Supervisor Lynda Hopkins supported the ideas during the early March meeting.

After receiving the letter on March 15, Board of Supervisors Chair James Gore agreed the board would place the topic of a sanctuary ordinance on its agenda, but likely not before July, after the start of the new fiscal year.

ICE notification discretionary, not mandatory

During the March 2 forum, Essick told the Board of Supervisors that his office saw “a precipitous drop” in ICE requests for release notification on Sonoma County inmates.

While the requests from the federal agency decreased from 466 in 2020 to 117 in 2021, the Sheriff’s Office responded with 43 notifications to ICE of a pending inmate release (33 of whom were released from custody before the end of 2021). This represented a 25% drop from 2020’s 57 returned notifications.

Essick suggested the decline in ICE requests is likely due to a change in federal leadership and its overhaul of immigration enforcement priorities for federal agencies. This change, he said, “aligned very well with what we are doing in Sonoma County.”

In response to criticisms of the Sheriff’s Office correspondence with ICE during the forum’s public comment section, Essick said, “There seems to be some confusion and misinformation out there. … The Sheriff’s Office does not pick up the telephone and call ICE.”

A graph created by the Sonoma County Sheriff’s Office’s notifications it received from ICE regarding detained individuals and responses returned to ICE. In 2021, ICE attempted to learn information about 105 individuals through 117 requests, and 43 responses were issued to ICE, according to Sheriff’s Office data. (Graph courtesy of the Sonoma County Sheriff’s Office TRUTH Act forum)
A graph created by the Sonoma County Sheriff’s Office’s notifications it received from ICE regarding detained individuals and responses returned to ICE. In 2021, ICE attempted to learn information about 105 individuals through 117 requests, and 43 responses were issued to ICE, according to Sheriff’s Office data. (Graph courtesy of the Sonoma County Sheriff’s Office TRUTH Act forum)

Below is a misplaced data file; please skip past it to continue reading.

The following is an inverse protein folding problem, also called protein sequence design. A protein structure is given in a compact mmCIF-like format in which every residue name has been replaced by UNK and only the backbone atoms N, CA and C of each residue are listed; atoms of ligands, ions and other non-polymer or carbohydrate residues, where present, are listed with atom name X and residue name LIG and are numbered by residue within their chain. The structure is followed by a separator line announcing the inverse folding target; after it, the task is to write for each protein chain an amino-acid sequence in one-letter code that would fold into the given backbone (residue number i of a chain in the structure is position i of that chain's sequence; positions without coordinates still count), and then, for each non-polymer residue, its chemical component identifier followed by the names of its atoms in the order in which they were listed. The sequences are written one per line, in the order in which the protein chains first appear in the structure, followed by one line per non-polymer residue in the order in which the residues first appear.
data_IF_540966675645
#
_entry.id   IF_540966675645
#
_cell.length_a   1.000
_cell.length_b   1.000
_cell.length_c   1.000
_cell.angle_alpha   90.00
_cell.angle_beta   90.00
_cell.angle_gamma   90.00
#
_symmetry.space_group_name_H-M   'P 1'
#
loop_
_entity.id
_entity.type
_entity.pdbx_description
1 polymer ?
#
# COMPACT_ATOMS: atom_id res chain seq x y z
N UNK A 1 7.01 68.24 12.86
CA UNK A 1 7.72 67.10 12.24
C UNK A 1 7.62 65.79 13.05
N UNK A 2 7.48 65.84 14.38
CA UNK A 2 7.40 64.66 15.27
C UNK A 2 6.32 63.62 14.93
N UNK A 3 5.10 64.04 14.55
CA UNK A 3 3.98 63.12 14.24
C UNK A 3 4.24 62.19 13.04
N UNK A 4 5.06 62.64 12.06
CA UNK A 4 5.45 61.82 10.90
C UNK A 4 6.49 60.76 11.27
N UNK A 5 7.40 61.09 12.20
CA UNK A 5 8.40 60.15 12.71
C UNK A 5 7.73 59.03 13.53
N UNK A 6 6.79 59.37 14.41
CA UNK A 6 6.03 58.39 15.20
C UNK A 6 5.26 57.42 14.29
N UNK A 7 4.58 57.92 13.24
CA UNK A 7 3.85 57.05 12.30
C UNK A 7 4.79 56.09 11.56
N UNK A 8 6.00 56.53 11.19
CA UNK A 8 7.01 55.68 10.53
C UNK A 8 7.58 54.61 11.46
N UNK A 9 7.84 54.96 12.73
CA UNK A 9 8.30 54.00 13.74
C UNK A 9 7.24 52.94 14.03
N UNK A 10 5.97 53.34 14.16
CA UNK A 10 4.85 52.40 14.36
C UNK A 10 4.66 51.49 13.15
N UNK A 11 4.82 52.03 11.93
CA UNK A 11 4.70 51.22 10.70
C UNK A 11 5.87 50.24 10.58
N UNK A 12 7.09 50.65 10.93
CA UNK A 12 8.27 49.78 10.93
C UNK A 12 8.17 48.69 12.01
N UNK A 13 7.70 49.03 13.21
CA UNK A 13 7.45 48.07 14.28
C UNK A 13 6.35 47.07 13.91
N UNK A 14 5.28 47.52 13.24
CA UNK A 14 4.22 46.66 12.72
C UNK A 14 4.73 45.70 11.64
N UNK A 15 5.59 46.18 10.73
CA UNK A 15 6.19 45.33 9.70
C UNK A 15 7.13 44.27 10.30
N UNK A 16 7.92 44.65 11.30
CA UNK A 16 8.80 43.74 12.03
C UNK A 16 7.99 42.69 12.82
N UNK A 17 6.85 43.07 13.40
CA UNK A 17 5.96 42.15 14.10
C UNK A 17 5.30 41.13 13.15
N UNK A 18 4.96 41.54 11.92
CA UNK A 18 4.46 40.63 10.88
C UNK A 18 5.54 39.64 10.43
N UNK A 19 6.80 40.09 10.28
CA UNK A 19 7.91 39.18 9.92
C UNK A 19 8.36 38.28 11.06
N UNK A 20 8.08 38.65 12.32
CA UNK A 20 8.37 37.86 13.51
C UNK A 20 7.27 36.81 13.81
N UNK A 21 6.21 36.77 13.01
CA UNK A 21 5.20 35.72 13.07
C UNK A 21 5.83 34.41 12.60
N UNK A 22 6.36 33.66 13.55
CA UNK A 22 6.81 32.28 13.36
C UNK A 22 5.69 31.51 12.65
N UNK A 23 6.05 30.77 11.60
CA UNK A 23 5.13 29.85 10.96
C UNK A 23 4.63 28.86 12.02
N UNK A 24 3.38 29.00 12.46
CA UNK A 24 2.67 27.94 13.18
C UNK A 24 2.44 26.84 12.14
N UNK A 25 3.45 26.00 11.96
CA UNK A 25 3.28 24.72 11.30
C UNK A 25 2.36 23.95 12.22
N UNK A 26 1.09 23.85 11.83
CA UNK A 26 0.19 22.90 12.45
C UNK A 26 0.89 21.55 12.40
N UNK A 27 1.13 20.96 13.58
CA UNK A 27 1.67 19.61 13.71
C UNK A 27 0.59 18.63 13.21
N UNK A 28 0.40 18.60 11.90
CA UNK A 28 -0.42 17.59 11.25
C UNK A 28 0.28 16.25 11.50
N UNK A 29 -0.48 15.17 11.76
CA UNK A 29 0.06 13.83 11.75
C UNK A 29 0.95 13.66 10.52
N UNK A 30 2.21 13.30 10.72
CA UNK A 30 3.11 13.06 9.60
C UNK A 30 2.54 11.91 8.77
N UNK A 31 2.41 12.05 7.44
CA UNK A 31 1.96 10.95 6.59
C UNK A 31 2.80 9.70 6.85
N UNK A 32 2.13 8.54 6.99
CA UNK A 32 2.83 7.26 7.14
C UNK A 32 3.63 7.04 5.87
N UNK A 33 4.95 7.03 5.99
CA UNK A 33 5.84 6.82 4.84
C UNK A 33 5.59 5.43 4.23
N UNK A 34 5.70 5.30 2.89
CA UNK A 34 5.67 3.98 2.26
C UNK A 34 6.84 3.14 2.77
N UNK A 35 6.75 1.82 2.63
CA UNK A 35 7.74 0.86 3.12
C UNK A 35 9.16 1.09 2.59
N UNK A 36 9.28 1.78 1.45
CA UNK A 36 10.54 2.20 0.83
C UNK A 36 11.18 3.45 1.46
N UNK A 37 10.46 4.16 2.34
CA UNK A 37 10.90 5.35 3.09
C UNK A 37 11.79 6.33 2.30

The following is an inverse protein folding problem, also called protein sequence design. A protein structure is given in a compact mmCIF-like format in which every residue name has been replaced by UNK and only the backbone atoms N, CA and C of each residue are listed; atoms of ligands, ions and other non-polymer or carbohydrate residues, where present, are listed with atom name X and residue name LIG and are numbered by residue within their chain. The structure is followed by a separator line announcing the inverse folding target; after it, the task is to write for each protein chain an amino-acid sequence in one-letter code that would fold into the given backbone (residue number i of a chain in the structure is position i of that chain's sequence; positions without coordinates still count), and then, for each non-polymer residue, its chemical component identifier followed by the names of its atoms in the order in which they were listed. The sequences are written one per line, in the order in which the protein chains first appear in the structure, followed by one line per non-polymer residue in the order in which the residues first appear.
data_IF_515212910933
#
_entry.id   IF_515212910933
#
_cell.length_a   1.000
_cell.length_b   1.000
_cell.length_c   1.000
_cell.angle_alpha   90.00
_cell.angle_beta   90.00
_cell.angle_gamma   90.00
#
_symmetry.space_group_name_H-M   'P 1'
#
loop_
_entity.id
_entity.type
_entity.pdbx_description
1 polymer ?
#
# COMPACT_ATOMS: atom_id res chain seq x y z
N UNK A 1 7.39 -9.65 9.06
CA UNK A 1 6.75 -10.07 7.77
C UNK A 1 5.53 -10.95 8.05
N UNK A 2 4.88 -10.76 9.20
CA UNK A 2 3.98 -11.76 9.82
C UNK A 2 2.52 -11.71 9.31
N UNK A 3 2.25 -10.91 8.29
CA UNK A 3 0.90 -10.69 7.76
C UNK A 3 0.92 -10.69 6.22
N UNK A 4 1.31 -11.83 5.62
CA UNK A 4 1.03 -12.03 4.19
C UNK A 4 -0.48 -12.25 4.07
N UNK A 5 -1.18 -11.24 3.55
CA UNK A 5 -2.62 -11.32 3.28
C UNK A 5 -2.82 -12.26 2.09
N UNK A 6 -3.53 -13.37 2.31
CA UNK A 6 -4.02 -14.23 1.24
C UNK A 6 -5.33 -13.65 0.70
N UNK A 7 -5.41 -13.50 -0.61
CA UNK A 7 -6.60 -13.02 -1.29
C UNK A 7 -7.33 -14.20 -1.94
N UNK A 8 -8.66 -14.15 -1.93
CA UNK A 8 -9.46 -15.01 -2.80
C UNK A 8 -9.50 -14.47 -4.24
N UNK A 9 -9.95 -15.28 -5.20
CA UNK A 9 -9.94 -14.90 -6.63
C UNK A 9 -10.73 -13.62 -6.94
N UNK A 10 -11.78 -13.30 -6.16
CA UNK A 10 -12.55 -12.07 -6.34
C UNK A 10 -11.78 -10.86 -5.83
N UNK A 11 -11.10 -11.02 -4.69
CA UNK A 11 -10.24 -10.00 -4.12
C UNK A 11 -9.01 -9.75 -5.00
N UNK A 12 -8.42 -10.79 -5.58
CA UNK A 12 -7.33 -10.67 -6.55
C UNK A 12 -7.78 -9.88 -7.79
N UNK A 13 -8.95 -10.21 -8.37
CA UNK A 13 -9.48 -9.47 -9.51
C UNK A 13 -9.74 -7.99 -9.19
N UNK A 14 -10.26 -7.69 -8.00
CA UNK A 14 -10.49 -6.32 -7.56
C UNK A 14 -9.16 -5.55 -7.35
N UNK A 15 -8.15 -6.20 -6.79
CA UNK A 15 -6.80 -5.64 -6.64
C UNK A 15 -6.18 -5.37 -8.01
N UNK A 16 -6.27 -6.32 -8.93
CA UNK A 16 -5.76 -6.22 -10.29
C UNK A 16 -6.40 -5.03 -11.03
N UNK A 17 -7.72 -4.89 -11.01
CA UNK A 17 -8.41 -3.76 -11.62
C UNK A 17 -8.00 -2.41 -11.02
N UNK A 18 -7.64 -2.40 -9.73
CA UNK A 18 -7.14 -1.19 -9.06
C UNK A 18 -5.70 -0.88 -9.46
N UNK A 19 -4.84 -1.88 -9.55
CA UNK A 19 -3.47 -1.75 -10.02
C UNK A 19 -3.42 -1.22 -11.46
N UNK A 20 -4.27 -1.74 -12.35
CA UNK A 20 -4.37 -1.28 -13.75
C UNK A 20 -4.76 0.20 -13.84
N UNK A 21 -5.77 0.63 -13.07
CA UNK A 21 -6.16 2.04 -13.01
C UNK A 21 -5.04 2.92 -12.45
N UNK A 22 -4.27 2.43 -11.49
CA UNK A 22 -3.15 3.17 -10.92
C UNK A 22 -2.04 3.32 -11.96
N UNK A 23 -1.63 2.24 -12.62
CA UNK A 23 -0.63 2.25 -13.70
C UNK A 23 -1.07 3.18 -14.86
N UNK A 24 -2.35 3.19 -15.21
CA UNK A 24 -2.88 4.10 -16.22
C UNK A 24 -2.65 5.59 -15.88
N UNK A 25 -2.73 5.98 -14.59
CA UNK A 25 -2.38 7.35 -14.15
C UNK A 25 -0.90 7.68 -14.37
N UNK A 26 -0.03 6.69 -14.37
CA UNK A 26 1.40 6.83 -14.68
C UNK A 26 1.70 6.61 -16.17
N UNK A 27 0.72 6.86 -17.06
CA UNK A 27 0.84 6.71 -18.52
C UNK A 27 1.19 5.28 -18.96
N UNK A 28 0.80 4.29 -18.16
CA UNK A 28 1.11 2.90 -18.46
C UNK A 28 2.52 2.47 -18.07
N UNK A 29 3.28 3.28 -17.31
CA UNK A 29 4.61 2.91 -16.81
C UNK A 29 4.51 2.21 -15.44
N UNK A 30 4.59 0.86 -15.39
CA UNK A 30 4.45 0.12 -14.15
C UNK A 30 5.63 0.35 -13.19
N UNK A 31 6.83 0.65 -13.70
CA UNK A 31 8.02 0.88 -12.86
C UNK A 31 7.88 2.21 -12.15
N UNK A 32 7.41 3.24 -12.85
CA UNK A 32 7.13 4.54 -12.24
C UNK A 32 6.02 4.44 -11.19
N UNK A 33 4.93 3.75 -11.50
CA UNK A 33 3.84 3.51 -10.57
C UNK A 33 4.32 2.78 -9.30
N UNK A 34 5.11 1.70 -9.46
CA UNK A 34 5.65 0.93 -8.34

Rather, he said, his office is operating in accordance with state laws like Senate Bill 54, or the California Values Act.

The law limits coordination between county detention facilities and federal immigration enforcement but does permit local law enforcement agencies to notify ICE of their inmate releases, which are public under certain circumstances.

In Sonoma County, these circumstances include whether the inmate in question has been convicted of violent felonies — but it also includes those convicted of some non-violent felonies and misdemeanors, or those not convicted, but only arrested and held to answer on some violent crimes.

Inmates subject to these exceptions include those living in the U.S. illegally, but also other non-citizens who are described as those who are legal permanent residents, DACA recipients, asylees, refugees, clients with different kinds of visas, youth with Special Immigrant Juvenile status, clients with Temporary Protected Status and others, according to the public defender’s office.